So while the weather may not be perfect, you can still get a good daily dose of exercise, mobility and independence with a number of different sports. Improvements are being made with every passing year to allow wheelchair users to get involved in fun sport activities.


About the author:

Brian has many years experience working with the stairlifts, wheelchairs and mobility scooters specialist team at Stechford Mobility.


Adapted swimming for paraplegics and quadriplegics

Big sparkling pools that greet you as you roll up….aching to get in, but can’t? These wheelers refuse to just sit there and admire. From throwing themselves in to using a cool new pool lift, here’s how to get in the pool and enjoy adapted swimming even if you can‘t walk!

I’ve never seen a C6 quad do what Vincent does when it comes to adapted swimming. At 48, he could show on a few paras a thing or two. In his video, produced by a production company from Google (his employer), Vincent shows off his sleek lap pool in his yard, and how he’s able to use it independently; with no lift!

He’s able to transfer himself to the ground, then he throws himself into the pool. Looks pretty crazy, but he has it all under control. The moment he lands in the pool, he swims right away so he doesn’t sink, and holy moly is this guy a great swimmer (even when going against the waves). C6 quad swimming is totally possible.

And elizabethk, one of our members, is a C6-7 quad and 2008 Paralympic swimmer who can swim like a fish. Check her out here (link) doing the backstroke at the Paralympics. She placed 5th and 7th in the world. Go girl!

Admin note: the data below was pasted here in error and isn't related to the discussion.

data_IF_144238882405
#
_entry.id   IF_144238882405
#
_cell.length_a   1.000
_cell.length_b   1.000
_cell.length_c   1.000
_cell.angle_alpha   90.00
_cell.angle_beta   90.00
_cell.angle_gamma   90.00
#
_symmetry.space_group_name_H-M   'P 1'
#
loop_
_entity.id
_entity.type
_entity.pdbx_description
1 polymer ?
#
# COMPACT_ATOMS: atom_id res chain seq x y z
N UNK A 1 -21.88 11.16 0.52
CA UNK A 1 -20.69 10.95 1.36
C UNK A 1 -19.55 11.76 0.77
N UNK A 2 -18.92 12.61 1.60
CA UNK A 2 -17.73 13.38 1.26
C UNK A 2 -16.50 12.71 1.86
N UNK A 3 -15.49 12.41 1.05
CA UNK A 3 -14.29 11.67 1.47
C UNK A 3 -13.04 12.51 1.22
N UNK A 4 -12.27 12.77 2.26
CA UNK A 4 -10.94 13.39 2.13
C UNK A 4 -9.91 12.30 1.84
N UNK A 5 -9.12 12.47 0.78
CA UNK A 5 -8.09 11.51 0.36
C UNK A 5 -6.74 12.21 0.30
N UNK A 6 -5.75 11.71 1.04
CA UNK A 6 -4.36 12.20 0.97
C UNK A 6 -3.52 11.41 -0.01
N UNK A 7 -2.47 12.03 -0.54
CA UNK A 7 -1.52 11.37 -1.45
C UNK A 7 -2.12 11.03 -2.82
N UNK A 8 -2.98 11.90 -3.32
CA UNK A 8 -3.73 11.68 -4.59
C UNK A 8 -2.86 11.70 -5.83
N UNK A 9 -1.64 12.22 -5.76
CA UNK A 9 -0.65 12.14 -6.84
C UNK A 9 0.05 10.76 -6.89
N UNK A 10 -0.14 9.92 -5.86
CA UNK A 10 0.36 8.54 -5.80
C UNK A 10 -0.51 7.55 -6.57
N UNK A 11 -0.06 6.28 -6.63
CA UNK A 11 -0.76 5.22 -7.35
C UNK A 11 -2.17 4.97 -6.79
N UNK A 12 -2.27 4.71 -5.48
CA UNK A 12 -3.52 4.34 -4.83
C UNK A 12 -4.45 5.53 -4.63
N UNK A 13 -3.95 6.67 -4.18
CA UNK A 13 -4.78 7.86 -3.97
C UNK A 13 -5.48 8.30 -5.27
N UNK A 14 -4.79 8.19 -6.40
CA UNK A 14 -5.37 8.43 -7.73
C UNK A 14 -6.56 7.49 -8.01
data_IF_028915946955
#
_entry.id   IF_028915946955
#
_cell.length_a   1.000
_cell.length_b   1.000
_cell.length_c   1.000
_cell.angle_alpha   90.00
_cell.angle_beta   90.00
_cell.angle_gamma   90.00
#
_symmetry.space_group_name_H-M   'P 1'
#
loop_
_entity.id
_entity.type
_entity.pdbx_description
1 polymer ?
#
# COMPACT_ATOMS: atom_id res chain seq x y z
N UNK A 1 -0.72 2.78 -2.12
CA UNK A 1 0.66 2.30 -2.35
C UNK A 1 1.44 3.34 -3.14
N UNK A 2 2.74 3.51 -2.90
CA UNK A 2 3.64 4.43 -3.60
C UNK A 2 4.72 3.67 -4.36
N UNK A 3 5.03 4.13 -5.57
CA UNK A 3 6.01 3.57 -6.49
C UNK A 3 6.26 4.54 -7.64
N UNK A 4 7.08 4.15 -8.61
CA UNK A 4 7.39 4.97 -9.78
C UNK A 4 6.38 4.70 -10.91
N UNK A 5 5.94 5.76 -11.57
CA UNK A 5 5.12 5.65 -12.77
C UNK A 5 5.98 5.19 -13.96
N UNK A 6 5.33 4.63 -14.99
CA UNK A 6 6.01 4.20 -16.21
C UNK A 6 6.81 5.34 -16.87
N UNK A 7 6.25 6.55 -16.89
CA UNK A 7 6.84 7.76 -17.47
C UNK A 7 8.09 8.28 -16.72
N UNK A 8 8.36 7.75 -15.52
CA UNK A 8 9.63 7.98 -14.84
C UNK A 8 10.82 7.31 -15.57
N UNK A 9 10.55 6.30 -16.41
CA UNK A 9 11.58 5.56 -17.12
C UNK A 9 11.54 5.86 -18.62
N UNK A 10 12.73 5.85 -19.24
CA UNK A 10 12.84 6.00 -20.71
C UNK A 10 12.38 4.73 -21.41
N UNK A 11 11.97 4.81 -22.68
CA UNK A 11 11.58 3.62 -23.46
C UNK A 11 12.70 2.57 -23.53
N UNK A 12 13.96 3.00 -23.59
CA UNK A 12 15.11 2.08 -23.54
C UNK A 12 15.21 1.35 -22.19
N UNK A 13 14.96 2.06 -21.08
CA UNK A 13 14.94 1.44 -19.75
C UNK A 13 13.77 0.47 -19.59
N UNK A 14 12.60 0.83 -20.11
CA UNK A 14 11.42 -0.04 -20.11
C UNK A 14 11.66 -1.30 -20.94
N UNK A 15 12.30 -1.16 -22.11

Speaking of kick butt lady swimmers, make sure to check out Mia of the Push Girls, who has just gotten back into swimming (and it was all aired on TV!). She struggled pretty hard with not being able to use her legs when swimming (still is), but she isn’t letting it stop her. Watch her swim here

And if you can’t get into the pool independently and hate pool lifts with a fiery passion, you’ll LOVE this new pool lift created for the 2012 Paralympics called the Pool Pod. You roll right onto it (in a chair you don’t mind getting wet) and it stealthily lowers you into the water. Did I mention you can use this completely on your own? So awesome. This is a much more dignified way to get your pool on.

And wondering what do you do once you get IN the pool even if you can’t swim? Why you float like a rock star of course, just like these goofy quads, chilling in a friend’s pool. Floaties, life jackets, and more floaties. Oh man how did us SCIers ever go swimming without them?

You know…..it can be weird not feeling the water, and not being able to move like you used to, but the pool offers so many awesome ways to feel UN-paralyzed. I can guarantee all of those icky feelings will get trumped once you get in.

Do you swim regularly?? How do you get in the pool? How did you get interested in adapted swimming?

Watch the videos!

Vincent, a C6 quad, gets in/out of his lap pool (and swims!)

SPINALpedia member elizabethk swims the backstroke at the Beijing Paralympics

Mia of Push Girls goes adapted swimming

Pool Pod pool lift, direct from the UK

Quadriplegics in the pool for adapted swimming